Take the 2-minute tour ×
Stack Overflow is a question and answer site for professional and enthusiast programmers. It's 100% free, no registration required.

It turns out that uppercasing a character is a complicated business. If you get out of the basic ASCII character set, the rules for uppercasing a character and lowercasing a character are actually dependent on the locale in which the application is running.

As a demo application, I am attempting to uppercase the letter 'i' (with a dot) and the letter 'i' (without a dot). Now, in en_US, 'i' (with a dot) uppercases to 'I', and 'i' (without a dot) doesn't exist (but still uppercases to 'I').

But, if I switch to Turkish (tr_TR.UTF-8), 'i' (with a dot) must uppercase to 'İ' (also with a dot) and 'ı' (without a dot) must uppercase to 'I' (also without a dot). Lowercase should reverse these operations.

iİıI --> İİII  (tr_TR.UTF-8)
iİıI --> IİII  (en_US.UTF-8)

Now, I can do this perfectly in C. How can I do it in Haskell? All of the searches that I do point me directly to Data.Char.toUpper, which is not locale-aware. I haven't found any functions that are locale-aware in any way.


Here's a code sample from C. I run it on my Linux machine.

#include <stdio.h>
#include <stdlib.h>
#include <locale.h>
#include <wctype.h>
#include <string.h>
#include <errno.h>

wchar_t latin_small_sharp_s[5] = {0x00df, 0x00df, 0x0053, 0x0053, 0};
wchar_t turkish_is[5] = {0x0069, 0x0130, 0x0131, 0x0049, 0};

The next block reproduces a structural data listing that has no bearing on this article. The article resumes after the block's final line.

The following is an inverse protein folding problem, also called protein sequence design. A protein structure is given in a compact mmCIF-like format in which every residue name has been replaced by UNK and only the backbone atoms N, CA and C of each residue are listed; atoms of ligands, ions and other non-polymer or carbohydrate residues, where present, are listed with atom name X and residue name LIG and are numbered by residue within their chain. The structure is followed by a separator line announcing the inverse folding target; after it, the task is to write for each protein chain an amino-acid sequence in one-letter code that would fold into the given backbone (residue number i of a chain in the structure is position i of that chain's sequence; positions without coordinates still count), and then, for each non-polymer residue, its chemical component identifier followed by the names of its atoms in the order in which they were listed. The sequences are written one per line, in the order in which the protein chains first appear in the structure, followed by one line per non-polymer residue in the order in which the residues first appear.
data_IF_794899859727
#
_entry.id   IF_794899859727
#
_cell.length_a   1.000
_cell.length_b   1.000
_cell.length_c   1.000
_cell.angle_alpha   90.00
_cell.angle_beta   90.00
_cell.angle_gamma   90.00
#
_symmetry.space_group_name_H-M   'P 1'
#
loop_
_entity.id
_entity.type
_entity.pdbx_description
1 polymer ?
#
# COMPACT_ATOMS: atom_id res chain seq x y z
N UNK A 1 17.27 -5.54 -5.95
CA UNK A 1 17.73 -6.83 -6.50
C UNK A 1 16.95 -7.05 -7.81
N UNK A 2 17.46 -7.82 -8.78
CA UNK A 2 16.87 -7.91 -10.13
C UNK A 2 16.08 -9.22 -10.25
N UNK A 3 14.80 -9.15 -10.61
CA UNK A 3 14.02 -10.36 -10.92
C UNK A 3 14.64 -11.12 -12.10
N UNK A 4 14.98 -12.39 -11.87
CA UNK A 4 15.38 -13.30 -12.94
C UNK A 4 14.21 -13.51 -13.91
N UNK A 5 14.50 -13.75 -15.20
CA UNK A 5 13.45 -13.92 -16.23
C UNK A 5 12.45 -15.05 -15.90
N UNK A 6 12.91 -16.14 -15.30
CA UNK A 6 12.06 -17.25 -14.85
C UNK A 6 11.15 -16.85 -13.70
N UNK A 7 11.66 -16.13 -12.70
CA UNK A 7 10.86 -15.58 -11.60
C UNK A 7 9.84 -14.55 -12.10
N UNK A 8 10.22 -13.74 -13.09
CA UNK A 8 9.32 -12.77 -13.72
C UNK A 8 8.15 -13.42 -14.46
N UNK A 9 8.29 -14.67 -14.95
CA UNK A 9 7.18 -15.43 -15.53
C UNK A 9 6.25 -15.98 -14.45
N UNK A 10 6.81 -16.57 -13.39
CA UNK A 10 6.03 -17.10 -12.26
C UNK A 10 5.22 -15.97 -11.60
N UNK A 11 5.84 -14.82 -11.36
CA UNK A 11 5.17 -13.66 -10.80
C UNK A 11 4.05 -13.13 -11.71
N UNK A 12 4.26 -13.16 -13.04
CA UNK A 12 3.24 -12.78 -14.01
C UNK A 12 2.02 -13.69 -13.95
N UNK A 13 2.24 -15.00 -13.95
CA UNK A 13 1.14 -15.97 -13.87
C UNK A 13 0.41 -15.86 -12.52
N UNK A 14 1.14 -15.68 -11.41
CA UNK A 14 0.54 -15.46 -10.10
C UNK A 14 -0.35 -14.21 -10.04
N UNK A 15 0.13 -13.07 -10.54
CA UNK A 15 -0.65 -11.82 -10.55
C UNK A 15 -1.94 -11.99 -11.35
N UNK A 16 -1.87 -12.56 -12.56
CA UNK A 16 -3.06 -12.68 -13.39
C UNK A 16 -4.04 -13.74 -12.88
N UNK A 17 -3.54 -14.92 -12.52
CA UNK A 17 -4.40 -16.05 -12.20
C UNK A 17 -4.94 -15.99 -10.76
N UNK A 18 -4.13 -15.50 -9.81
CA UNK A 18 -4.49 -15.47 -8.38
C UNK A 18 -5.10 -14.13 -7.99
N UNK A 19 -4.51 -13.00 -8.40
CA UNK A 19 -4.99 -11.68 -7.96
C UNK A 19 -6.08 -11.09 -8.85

char multibyte_turkish_is[7] = {0x69, 0x01, 0x30, 0x01, 0x31, 0x49, 0};

void print_in_locale (const char *locale, const wchar_t *str, const size_t len) {
  wchar_t *dest = calloc(len * 2, sizeof(wchar_t));
  int i;

  if (!setlocale(LC_CTYPE, locale)) {
    fprintf(stderr, "Locale %s failed with error: %s", locale, strerror(errno));
    exit(1);
  }

  for (i = 0; i < len; i++) {
    dest[i] = towupper(str[i]);
  }
  printf("%ls, %ls\n", str, dest);
  free(dest);
}

int main () {
  print_in_locale("de_DE.utf8", latin_small_sharp_s, 5);
  print_in_locale("tr_TR.utf8", turkish_is, 5);
  print_in_locale("de_DE.utf8", turkish_is, 5);
}

If you saved it to "locale_test.c", you can run it on the command line with...

gcc -o locale_test locale_test.c && ./locale_test
share|improve this question
    
Did you use Turkish only as an example or do you develop a piece of software targeting Turkey? –  Cetin Sert Sep 22 '12 at 0:52
1  
Example. I am working on software that we're going to release multinationally when I started running into this, and then in talking about it on G+ I got a lot of friends, including those who aren't techies, interested in the problem. I had thought that over the weekend I would develop a piece of software that demonstrated a lot of this, but never got the chance. –  Savanni D'Gerinel Sep 24 '12 at 14:58
add comment

1 Answer

up vote 13 down vote accepted

Use the Data.Text.ICU.toUpper function from the text-icu package.

toUpper :: LocaleName -> Text -> Text

Uppercase the characters in a string.

Casing is locale dependent and context sensitive. The result may be longer or shorter than the original.

share|improve this answer
    
That was exactly it! It looks like for most unicode support, I don't need anything beyond the Prelude putStrLn, Data.Text.ICU (for locale-dependent upper and lowercase), and Data.Text (for building unicode strings). Possibly also the unicode codec functions to switch between UTF-8 and internal representation. –  Savanni D'Gerinel Sep 24 '12 at 15:09
add comment

Your Answer

 
discard

By posting your answer, you agree to the privacy policy and terms of service.

Not the answer you're looking for? Browse other questions tagged or ask your own question.